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First grade math class in a mainstream inclusive school in Almaty, Kazakhstan, includes at least one child with disabilities.

Interview: Children with Disabilities in Kazakhstan Are Missing Out

All Children Should Have Access to School

First grade math class in a mainstream inclusive school in Almaty, Kazakhstan, includes at least one child with disabilities. © 2018 Human Rights Watch

Currently the majority of children with disabilities in Kazakhstan are excluded from mainstream schools, segregated into special schools or taught at home, isolated from their communities. Philippa Stewart spoke to senior researcher Mihra Rittmann on why there aren’t more children with disabilities in mainstream schools, the progress Kazakhstan has made on the issue, and what more needs to be done.

Why did you focus on Kazakhstan for this report?

The Kazakh government has committed to improving education opportunities for children with disabilities, but so far we haven’t seen that commitment lead to meaningful change. We wanted to better understand why children with disabilities aren’t accessing the same education opportunities as their peers, to be able to provide concrete recommendations on ways the government can ensure all kids have the access to the inclusive education they deserve.

What commitments has the government made already?

Kazakhstan has pledged to make 70 percent of schools inclusive by 2019. It also ratified the International Convention on the Rights of Persons with Disabilities in 2015. It’s an international treaty that requires Kazakhstan to change its own laws and practices to make sure the rights of people with disabilities are respected. The government has also taken some steps domestically to address the issue, for example, by increasing the number of special education teachers in some mainstream schools.

Why is inclusion important for children?

Inclusion in school is the first step to inclusion in society and to combatting discrimination. We talked to several parents whose children are in inclusive education, and all of them were very positive about their children learning and playing with other children, with and without disabilities. They talked about better communication skills and how children learn by watching each other. Even with the problems that exist, parents felt that being in an inclusive environment was having a positive impact on their children, and they were excited about that.

That all sounds great, so what are the problems?

For a start, not very many kids with disabilities are actually enrolled in mainstream inclusive schools.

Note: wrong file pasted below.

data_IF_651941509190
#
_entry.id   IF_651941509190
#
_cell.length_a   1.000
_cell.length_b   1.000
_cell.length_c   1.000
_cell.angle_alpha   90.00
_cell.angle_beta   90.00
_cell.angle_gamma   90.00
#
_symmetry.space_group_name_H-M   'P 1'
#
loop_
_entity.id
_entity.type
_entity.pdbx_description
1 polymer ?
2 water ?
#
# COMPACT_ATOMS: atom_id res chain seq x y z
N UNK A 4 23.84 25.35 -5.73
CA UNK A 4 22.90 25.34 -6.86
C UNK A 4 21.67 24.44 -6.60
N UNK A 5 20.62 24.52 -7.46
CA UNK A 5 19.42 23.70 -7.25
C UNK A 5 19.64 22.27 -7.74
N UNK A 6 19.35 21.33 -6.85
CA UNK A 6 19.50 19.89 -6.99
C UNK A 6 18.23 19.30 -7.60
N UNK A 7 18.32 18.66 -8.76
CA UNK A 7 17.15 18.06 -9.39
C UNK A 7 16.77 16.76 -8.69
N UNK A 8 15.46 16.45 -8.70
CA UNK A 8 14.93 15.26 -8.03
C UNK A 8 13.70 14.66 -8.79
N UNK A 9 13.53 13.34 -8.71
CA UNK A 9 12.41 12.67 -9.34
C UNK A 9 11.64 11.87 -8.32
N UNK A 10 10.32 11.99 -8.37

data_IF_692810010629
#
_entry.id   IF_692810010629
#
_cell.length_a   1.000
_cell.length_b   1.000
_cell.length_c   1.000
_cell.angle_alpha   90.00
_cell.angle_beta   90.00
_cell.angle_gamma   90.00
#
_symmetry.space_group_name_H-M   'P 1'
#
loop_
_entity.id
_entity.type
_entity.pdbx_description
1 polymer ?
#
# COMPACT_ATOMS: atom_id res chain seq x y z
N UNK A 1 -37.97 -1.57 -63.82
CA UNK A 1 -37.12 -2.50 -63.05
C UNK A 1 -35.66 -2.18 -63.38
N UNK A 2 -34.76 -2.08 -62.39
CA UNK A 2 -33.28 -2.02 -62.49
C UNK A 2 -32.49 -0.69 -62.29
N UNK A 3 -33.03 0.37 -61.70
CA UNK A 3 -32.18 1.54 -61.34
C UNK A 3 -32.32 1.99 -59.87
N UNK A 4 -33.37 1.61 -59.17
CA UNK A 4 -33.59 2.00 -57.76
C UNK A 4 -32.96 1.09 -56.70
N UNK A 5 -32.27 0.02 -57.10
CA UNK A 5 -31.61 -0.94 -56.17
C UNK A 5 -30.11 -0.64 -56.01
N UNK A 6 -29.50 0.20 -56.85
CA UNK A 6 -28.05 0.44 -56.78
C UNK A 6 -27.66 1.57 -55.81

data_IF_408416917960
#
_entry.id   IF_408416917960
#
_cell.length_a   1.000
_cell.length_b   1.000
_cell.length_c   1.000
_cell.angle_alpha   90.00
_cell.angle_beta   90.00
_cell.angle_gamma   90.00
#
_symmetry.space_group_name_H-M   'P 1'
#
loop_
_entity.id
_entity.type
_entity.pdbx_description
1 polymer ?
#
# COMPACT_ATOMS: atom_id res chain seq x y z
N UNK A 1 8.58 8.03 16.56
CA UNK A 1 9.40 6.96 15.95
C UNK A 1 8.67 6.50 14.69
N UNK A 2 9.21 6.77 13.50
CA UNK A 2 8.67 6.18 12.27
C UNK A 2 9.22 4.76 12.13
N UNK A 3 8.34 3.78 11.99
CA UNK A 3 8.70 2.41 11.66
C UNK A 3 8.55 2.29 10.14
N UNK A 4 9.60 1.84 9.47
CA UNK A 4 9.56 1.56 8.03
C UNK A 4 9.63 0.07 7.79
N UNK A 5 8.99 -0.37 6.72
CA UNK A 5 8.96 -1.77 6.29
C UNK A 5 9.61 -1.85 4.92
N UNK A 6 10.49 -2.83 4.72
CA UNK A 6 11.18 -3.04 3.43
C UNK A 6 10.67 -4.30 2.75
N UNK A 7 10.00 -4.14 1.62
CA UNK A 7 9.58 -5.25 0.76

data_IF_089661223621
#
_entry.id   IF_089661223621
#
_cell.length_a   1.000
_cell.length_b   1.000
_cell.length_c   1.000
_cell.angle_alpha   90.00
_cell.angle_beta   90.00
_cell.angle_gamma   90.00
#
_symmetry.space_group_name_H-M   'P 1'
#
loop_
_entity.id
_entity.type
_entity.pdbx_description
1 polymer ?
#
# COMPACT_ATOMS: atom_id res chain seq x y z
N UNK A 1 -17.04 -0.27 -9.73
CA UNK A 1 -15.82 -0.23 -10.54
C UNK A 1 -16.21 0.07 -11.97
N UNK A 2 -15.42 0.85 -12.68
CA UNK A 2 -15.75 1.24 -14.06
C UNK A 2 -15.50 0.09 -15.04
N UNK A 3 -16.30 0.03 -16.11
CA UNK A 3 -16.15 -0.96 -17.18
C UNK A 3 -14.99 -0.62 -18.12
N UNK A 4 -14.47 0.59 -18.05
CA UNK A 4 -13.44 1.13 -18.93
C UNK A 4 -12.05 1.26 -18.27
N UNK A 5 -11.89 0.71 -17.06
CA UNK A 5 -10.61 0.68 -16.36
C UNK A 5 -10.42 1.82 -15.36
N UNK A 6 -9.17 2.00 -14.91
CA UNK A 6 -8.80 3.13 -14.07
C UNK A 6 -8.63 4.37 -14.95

A key barrier to inclusive education is a body of medical workers and education specialists, called Psychological-Medical-Pedagogical Consultations (PMPK), which I know is kind of a mouthful. The PMPK assesses kids with disabilities and makes recommendations about what kind of education they should get. Our research found that many children are still not able to access quality, inclusive education in mainstream schools, because PMPKs usually recommended home education or education in segregated schools for kids with disabilities.

Kids who are able to enroll in mainstream schools face other challenges, including physical accessibility and a lack of qualified staff. It’s not enough for Kazakh authorities to designate a school as “inclusive.” Children need to be able to access the individual supports they need to participate and succeed in school.

Tell me more about the PMPK?

Our concern is that these commissions are determining whether children have access to schools through a medical lens, rather than focusing on what supports each individual child would need to succeed in a mainstream school environment. The commission’s default position should be that kids belong in school. Sadly, and wrongly, it’s not. Instead, the commission currently serves as a gatekeeper, deciding whether a child can go to school in the first place, not what is needed to support them so they can go to school. That’s just not right.

© 2019 Human Rights Watch

The authorities should take a holistic approach when assessing a child’s abilities, and invite the perspectives of people who know the child well to determine what accommodations a child needs in order to go to school and get an education on an equal basis with others.

What are the assessments like?

Many parents described assessments as rushed, and in some cases superficial or even hostile. For example, experts only asked the child or parent a couple of questions or tried to see if children could do one simple task before making a determination. In an extreme case, one child was assessed for only about five minutes.